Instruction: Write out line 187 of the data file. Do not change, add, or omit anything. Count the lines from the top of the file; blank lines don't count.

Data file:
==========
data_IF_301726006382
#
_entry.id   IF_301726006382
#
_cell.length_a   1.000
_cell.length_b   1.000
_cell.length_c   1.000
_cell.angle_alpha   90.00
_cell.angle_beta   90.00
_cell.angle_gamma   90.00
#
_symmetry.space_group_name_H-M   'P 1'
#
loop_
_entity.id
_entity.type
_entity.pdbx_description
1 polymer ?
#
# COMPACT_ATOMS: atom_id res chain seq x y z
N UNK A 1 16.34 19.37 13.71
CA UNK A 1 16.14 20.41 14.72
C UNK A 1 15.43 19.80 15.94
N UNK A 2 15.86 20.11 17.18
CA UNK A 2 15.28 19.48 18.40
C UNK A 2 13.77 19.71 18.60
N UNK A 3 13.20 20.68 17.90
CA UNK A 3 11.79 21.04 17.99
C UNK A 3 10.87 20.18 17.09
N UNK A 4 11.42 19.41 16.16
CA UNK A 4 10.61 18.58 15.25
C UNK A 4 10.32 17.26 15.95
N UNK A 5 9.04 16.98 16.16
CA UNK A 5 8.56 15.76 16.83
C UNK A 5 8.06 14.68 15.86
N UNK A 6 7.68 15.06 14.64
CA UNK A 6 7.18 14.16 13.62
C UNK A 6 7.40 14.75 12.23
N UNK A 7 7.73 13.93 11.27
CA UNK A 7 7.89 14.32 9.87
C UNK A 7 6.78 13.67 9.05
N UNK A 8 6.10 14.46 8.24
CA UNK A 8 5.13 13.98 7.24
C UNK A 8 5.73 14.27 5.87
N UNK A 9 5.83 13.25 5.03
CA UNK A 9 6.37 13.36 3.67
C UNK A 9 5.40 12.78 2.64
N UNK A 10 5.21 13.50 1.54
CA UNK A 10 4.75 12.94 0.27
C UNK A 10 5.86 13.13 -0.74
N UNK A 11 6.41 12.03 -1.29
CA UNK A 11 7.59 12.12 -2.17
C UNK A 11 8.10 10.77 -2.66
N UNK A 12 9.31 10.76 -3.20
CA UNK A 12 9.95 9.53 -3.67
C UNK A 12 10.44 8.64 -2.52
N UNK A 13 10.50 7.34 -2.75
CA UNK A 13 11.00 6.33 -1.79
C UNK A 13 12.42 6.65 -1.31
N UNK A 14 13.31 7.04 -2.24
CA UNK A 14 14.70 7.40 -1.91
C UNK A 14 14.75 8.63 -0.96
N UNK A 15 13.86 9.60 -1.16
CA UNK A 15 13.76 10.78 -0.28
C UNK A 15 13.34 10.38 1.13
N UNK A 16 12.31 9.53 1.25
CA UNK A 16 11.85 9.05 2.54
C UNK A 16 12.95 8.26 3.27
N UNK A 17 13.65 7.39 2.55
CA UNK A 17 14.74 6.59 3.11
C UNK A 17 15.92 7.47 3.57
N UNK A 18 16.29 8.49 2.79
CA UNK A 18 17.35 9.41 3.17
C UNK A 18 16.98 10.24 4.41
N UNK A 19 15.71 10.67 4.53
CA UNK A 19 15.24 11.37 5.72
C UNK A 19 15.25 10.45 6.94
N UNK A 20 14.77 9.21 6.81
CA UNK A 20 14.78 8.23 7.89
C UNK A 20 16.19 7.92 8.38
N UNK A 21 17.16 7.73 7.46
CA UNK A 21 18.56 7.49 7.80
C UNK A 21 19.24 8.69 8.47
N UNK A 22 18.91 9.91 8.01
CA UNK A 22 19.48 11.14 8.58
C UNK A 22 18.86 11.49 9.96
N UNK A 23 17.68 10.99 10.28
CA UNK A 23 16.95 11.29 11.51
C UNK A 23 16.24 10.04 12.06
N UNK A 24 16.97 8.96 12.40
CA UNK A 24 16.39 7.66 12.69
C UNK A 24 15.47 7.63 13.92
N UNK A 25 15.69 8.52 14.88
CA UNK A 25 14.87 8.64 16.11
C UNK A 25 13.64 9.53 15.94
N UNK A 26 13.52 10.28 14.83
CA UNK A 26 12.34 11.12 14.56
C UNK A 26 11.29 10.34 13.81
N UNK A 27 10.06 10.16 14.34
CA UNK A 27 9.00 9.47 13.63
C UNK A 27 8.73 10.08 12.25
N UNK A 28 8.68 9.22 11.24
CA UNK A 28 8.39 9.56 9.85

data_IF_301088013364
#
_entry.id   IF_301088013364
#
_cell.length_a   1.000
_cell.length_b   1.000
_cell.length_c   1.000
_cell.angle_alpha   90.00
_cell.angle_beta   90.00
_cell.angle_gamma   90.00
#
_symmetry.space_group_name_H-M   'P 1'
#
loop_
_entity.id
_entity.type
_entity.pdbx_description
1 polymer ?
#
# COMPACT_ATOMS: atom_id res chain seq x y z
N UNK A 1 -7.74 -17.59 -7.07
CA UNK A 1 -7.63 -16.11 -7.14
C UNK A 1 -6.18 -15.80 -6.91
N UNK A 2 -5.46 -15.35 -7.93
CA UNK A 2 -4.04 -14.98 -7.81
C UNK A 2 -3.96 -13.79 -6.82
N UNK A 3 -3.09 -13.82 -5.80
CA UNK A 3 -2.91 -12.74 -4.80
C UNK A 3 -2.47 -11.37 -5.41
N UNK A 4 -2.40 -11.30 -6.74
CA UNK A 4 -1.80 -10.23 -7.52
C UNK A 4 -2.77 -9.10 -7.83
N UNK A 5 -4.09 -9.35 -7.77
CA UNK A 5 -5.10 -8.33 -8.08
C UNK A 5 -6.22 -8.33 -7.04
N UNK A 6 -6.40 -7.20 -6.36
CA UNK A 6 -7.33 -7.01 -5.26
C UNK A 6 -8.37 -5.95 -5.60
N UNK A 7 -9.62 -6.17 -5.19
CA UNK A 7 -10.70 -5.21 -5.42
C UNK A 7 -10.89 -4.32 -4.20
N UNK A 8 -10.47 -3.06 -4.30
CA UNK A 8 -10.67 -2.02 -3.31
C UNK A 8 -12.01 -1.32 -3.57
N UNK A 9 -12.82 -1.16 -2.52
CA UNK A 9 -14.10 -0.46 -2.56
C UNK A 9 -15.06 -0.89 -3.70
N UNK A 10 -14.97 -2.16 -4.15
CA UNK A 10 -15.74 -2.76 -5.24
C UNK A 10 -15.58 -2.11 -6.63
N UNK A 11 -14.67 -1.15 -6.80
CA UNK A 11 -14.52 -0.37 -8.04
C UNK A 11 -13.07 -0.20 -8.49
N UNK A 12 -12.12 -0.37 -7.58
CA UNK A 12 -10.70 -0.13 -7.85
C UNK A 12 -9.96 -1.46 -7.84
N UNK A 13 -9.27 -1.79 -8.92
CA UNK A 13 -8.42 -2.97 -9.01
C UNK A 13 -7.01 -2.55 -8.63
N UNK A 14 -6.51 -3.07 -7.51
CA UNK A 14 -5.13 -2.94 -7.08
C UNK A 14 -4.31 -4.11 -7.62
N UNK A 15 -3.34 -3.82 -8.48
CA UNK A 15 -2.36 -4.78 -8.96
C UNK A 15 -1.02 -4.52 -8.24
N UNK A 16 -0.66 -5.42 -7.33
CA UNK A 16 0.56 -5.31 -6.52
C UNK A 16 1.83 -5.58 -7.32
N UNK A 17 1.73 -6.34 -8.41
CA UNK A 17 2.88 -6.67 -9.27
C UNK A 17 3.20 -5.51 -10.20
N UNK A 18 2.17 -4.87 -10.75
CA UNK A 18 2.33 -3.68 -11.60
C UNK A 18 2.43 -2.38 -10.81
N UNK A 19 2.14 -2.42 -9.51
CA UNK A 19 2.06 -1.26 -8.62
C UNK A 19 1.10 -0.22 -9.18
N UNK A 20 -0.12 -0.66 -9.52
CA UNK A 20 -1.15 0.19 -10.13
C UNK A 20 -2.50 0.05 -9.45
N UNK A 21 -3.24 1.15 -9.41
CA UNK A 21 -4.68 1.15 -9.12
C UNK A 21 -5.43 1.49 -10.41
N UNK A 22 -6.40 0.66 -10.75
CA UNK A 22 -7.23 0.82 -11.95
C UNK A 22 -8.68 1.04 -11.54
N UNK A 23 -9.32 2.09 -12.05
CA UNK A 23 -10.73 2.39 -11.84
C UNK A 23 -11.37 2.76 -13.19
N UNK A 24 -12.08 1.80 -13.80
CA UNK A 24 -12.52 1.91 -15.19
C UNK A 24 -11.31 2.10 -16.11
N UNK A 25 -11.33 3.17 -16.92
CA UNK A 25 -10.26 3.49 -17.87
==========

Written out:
N UNK A 22 -6.40 0.66 -10.75